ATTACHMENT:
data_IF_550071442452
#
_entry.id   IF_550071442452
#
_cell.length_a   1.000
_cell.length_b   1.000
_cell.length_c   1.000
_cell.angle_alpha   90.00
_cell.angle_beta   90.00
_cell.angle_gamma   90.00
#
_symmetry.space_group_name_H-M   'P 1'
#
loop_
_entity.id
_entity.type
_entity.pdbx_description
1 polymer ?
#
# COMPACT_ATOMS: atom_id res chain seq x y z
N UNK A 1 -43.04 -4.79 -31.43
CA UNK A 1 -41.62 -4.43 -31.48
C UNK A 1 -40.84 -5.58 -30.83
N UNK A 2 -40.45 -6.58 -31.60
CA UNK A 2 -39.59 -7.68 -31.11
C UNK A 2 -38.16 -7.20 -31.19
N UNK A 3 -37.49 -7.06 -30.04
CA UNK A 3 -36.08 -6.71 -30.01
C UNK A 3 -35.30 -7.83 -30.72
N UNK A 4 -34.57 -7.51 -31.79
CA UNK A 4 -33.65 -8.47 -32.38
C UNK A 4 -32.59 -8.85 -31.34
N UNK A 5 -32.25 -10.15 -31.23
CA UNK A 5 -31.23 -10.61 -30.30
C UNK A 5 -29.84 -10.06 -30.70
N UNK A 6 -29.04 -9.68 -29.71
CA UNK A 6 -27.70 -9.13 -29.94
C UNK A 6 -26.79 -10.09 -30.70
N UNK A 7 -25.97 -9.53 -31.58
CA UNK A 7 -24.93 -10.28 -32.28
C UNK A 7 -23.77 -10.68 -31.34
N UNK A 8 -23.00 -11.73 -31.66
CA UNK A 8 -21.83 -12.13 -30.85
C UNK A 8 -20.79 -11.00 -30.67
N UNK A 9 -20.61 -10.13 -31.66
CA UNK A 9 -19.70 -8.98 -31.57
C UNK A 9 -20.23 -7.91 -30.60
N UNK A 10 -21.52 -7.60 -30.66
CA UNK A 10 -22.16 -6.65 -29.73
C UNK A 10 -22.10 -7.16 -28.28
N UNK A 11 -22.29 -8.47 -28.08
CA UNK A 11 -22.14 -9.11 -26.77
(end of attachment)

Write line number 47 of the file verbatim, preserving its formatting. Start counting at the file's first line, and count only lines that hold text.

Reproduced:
C UNK A 9 -20.23 -7.91 -30.60